Now this makes me think of when I saw Jenny earlier this year and she said she hates acting games “because they just make me feel like I’m bad at acting,” but that the one where you have to make each other laugh just by laughing actually resembles the cadence of sex when both people stop hating their bodies or worrying what the other person thinks beyond what would make them feel good. At that same dinner, Ari told us about watching her ex move out, carrying his crates of records to the car, and her gaining momentary access to “an aerial view, like I was already telling my grandchildren about him.” The kind of perspective you save for endings. I try on that reflective calm now, post-breakup, as it seems like the sign of an evolved person. But then I remember something he did or said, or I run into someone else who knows him and assures me I’m not crazy, and I don’t have any journals from that time to parse like a detective for foreshadowing of his callousness, and I feel like I can’t fall asleep until I know if he’s Good or Bad.

It’s not that I consciously made excuses for him, but I was quick to swallow the onset of nausea when my therapist asked who in my life I admire for the ways in which they move through the world and I could not say that he was one of them. I just really loved to watch him. It was very captivating. I hung on every word. Not because I believed he held some secret to living, but because he held the secrets to who he was, and I thought that uncovering them would qualify me, too, as beautiful.

Today I got a haircut and color to more closely resemble Berlin-era Bowie and met Durga at a pizza place in Brooklyn Heights and we talked about Man and Man’s Friend for two hours and I kept topping myself with every fucked up thing he ever did and then once we got to the bar that the birthday was at I started to feel doomed and lonely and realized I had done thing called “splitting” where you shit talk someone you once loved so much that you become dissociated from yourself because who you are is not a person who hates them. Whenever this happens I have to retrace all my steps and figure out how I got from high school to New York, from who I was then to who I am now, connecting the dots across articles of clothing (none of which I can wear anymore), songs (none of which I can listen to anymore), and other such details of art direction.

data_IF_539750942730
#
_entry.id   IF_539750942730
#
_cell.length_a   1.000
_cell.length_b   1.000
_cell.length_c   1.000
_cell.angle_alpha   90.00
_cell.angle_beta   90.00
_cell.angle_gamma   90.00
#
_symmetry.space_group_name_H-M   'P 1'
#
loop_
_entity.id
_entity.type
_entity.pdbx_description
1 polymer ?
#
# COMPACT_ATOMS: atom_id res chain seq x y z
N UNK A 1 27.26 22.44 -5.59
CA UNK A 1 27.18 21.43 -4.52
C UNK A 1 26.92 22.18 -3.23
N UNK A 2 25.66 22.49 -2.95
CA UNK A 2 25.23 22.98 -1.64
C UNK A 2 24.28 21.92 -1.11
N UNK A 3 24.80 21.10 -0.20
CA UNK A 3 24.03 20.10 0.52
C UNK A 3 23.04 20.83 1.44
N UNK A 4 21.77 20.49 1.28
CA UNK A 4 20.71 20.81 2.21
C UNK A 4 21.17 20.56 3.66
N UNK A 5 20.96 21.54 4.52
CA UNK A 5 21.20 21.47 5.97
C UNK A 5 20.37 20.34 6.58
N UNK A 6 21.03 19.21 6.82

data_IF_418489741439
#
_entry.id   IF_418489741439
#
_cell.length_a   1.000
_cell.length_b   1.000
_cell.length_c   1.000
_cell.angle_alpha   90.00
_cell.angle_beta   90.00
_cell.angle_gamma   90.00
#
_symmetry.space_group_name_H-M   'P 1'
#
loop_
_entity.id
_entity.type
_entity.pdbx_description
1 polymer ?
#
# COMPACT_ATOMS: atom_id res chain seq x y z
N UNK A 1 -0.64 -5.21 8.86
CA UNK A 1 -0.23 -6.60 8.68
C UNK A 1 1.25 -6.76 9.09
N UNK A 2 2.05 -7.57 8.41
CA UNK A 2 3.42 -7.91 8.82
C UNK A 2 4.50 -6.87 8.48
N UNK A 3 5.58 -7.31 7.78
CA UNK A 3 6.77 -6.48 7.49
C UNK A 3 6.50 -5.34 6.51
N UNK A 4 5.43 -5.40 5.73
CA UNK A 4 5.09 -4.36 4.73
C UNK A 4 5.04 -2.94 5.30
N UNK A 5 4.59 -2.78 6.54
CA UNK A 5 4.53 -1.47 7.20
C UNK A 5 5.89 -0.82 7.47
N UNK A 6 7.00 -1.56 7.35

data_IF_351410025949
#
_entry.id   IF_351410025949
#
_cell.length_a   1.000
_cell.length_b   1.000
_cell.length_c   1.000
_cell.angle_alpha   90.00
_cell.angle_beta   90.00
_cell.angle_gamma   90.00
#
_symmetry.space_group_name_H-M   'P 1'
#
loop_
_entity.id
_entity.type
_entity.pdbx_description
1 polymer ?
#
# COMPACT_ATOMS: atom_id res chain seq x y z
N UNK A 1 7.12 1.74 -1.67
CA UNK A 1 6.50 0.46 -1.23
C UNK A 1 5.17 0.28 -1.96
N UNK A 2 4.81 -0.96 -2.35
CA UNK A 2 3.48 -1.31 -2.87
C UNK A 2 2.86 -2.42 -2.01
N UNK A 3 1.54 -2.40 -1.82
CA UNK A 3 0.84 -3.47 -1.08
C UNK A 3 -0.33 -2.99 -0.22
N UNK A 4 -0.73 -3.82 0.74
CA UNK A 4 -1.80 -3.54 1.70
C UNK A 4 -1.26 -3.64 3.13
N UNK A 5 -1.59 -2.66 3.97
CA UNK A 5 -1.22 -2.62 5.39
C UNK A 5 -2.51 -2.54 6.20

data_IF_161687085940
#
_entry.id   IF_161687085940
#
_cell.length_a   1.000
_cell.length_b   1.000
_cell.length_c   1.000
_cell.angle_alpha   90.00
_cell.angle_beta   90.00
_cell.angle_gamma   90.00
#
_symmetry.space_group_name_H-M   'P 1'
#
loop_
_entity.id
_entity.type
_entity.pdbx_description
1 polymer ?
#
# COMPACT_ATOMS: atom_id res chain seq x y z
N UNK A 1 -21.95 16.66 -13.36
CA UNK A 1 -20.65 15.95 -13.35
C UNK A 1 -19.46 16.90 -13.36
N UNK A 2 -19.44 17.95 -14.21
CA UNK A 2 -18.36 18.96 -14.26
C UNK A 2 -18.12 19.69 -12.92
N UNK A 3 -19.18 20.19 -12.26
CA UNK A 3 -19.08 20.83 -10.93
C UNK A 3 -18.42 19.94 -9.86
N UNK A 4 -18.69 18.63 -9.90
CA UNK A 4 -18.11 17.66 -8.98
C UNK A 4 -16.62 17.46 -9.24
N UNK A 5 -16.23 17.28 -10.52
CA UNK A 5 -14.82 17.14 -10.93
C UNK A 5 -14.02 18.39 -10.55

I told Durga I wasn’t feeling well so we left very early.

DURGA: I think it’s good that you’re so comfortable leaving a party. There’s too little time to spend any not feeling good.

ME: I agree. I just get really impatient in those settings. It’s just like…I think about death all the time! You know? Like, every day.

DURGA: How can you not? When people ask me, like, “Where do you see yourself in 10 years?”, I’ve just started saying that I don’t know that I’ll make it!

ME: 10 years seems very optimistic!

DURGA: Yeah!

ME: Maybe it’s because I watched Six Feet Under in high school? Or read Tuesdays With Morrie in fourth grade when I thought that was precociousness?

DURGA: But everyone I know who’s like this about death is also a writer. In “On Keeping a Notebook,” Didion characterizes notebook-keepers as “afflicted apparently at birth with some presentiment of loss.”

ME: Ow. Ow. I mean, I broke up with my high school boyfriend months before I was actually moving to New York because I just couldn’t hang out with him without anticipating the end. And I remember trying to “stay present” and convince myself it was the same as living life to the fullest even though you know you’ll die, or BECAUSE you know you’ll die, but like, I won’t have to mourn my own life once it’s over. Why “stay present” with someone who’s just gonna leave your life?

DURGA: Yes. Relationships are horrible because you survive them.